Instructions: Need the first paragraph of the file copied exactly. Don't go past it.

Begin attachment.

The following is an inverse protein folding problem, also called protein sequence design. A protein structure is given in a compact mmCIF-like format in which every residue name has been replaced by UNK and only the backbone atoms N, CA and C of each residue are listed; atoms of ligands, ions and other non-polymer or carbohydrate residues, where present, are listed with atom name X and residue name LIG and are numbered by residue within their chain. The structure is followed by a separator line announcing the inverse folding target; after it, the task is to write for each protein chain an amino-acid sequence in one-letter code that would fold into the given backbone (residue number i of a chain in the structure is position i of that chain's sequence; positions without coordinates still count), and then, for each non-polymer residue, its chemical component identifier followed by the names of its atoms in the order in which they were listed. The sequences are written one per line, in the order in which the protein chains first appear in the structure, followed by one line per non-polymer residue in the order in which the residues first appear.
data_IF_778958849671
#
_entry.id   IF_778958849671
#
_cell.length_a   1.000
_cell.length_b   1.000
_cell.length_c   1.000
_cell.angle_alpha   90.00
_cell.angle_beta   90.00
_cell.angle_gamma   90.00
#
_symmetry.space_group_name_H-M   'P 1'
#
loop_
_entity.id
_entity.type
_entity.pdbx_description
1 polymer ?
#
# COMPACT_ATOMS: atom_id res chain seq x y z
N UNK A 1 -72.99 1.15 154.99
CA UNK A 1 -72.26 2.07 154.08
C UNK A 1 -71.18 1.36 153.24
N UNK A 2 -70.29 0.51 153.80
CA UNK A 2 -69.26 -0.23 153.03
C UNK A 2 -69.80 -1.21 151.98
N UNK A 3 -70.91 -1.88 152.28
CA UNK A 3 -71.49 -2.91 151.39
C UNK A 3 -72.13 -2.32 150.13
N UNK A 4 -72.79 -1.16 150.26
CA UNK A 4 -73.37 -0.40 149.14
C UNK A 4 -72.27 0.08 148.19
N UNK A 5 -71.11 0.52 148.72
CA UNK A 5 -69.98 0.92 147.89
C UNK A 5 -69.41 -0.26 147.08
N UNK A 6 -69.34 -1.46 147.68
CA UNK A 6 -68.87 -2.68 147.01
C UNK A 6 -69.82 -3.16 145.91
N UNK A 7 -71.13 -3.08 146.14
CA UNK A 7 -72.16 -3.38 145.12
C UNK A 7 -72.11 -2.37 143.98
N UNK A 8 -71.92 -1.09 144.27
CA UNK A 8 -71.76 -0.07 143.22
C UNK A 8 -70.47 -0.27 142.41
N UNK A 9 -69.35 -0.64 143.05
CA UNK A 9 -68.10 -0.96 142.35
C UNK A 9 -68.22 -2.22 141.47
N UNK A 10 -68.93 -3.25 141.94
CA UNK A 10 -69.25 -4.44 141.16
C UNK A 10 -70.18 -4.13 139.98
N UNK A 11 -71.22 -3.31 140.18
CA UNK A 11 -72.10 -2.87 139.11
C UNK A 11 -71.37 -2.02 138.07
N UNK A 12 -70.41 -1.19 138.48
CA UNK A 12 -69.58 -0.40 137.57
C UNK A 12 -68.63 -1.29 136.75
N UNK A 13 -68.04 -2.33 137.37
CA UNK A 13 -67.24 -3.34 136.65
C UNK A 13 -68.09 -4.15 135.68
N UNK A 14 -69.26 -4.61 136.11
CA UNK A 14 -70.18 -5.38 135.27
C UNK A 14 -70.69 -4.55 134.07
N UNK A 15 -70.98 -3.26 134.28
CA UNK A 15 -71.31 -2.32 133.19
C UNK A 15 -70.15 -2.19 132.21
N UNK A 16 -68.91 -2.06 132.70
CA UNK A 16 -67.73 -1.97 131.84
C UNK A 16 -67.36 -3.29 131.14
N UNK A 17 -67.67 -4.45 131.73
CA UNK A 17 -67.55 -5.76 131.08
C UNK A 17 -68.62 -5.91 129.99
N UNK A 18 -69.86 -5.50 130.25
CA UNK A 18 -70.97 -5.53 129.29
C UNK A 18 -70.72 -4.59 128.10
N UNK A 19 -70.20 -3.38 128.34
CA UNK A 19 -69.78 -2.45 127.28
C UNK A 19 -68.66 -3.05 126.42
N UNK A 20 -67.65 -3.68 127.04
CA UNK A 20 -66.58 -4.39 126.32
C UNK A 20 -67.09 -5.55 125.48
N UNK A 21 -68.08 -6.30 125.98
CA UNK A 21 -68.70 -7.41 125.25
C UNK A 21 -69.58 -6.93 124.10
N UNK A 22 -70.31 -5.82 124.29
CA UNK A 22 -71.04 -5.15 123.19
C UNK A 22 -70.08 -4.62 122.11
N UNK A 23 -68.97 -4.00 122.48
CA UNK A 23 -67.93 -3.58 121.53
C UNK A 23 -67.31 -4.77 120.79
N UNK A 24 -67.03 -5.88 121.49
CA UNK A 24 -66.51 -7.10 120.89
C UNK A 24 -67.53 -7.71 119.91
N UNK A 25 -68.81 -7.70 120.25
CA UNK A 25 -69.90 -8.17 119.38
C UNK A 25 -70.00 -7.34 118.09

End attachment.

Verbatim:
The following is an inverse protein folding problem, also called protein sequence design. A protein structure is given in a compact mmCIF-like format in which every residue name has been replaced by UNK and only the backbone atoms N, CA and C of each residue are listed; atoms of ligands, ions and other non-polymer or carbohydrate residues, where present, are listed with atom name X and residue name LIG and are numbered by residue within their chain. The structure is followed by a separator line announcing the inverse folding target; after it, the task is to write for each protein chain an amino-acid sequence in one-letter code that would fold into the given backbone (residue number i of a chain in the structure is position i of that chain's sequence; positions without coordinates still count), and then, for each non-polymer residue, its chemical component identifier followed by the names of its atoms in the order in which they were listed. The sequences are written one per line, in the order in which the protein chains first appear in the structure, followed by one line per non-polymer residue in the order in which the residues first appear.